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I’ll admit — this one threw me for a loop. Sure, visors came down Marni’s spring 2014 runway, but they were so hyper-embellished and sleek, they were actually cute. Sure, golf superstar Michelle Wie wears amply sized visors on the green, but come on, she’s an athlete. Yeah, OK, so Donald Sterling ex V. Stiviano piqued curiosity about the welding mask-like visor that ajummas have worn for years. But I realized visors might actually become a thing when, on a business trip to Korea with other magazine editors, a prominent beauty editor of an American fashion magazine (she’s white) fell in love with the giant visor worn by some ajummas gardening on the side of the road. Oblivious to the so-not-chic connotations, she promptly declared it genius and went out and bought one to wear herself. It truly opened my eyes to the possibilities.

 

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Visor chic at Marni’s spring 2014 show.

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Oversized visors are already catching on in Asia.

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V. Stiviano and the infamous visor.

 

4. Arm sleeves

 

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This ajumma trend has been going on in Asia for some time, and not just among the ajummas. Young women in Asia now regularly wear arm sleeves to protect their skin while driving. But when I saw my Chinese Honduran sister-in-law casually put on fingerless gloves one morning before starting the car, I knew the trend had officially crossed over. Needless to say, I promptly dug out my fingerless gloves, circa 2004, and now keep them in the car. Just in case.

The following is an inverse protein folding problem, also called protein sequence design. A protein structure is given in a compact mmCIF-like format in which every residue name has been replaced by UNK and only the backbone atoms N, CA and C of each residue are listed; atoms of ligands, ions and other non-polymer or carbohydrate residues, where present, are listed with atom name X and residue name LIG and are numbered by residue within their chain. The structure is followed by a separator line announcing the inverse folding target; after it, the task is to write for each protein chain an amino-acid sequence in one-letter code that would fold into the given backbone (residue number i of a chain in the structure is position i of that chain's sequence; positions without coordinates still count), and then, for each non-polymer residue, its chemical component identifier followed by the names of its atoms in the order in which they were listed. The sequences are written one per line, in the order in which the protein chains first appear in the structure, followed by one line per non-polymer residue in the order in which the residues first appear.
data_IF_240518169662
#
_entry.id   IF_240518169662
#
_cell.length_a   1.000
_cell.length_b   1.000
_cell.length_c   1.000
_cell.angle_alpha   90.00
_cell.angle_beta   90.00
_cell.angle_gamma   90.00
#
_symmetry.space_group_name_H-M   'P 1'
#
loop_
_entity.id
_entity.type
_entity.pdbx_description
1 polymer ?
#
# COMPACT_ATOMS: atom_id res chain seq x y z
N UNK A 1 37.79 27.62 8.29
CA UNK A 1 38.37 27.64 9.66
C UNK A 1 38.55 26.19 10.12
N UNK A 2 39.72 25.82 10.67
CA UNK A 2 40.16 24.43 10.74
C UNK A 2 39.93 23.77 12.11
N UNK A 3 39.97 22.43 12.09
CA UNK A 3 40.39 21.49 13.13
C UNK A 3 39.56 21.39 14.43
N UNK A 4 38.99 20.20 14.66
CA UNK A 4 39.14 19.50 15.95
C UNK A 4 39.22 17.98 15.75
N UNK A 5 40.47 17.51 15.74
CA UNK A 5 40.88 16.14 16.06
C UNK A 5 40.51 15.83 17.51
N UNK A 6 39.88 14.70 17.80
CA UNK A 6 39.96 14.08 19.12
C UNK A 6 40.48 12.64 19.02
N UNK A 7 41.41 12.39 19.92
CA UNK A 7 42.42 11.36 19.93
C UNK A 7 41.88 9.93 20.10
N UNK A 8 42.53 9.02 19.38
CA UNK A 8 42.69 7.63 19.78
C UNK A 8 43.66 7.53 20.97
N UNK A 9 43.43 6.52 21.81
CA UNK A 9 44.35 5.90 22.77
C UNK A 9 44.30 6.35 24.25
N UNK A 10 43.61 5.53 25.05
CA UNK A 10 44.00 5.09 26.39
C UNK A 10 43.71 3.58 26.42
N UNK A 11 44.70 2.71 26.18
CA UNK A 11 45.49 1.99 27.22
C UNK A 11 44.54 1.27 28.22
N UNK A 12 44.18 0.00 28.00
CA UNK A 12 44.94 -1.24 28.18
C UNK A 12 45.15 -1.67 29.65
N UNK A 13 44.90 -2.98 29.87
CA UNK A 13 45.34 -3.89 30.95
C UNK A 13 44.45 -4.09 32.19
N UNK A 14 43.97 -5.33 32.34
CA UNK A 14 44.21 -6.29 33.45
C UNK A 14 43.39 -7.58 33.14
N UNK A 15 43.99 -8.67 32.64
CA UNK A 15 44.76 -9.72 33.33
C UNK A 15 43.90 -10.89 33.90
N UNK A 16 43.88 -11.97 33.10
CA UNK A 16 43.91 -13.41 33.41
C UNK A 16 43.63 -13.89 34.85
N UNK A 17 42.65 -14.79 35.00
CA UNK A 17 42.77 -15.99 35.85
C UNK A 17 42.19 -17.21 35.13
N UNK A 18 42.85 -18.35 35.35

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So, is the short, tight perm (or pamma in Korean) next? (It does look like an Asian ‘fro, after all.) I say, when it comes to the Korean ajumma, don’t count anything out.

Incorporate This Asian Skincare Must-Have Into Your Regimen: Skin Lotion

The international hit K-drama My Love From the Stars launched a number of trends and worldwide obsessions, from actress Jun Ji-hyun’s lipstick (the mere rumor that her coral-pink color came from YSL caused a worldwide shortage of the shade) to anything from Korean brand Iope, which was prominently displayed in the star’s boudoir on the show. Apparently, you can’t find Iope’s top seller, Bio Essence, in duty free stores at Korean airports because of all the Chinese tourists who are buying the hydrating liquid by the boxful. (And at $60 a pop, it ain’t cheap.)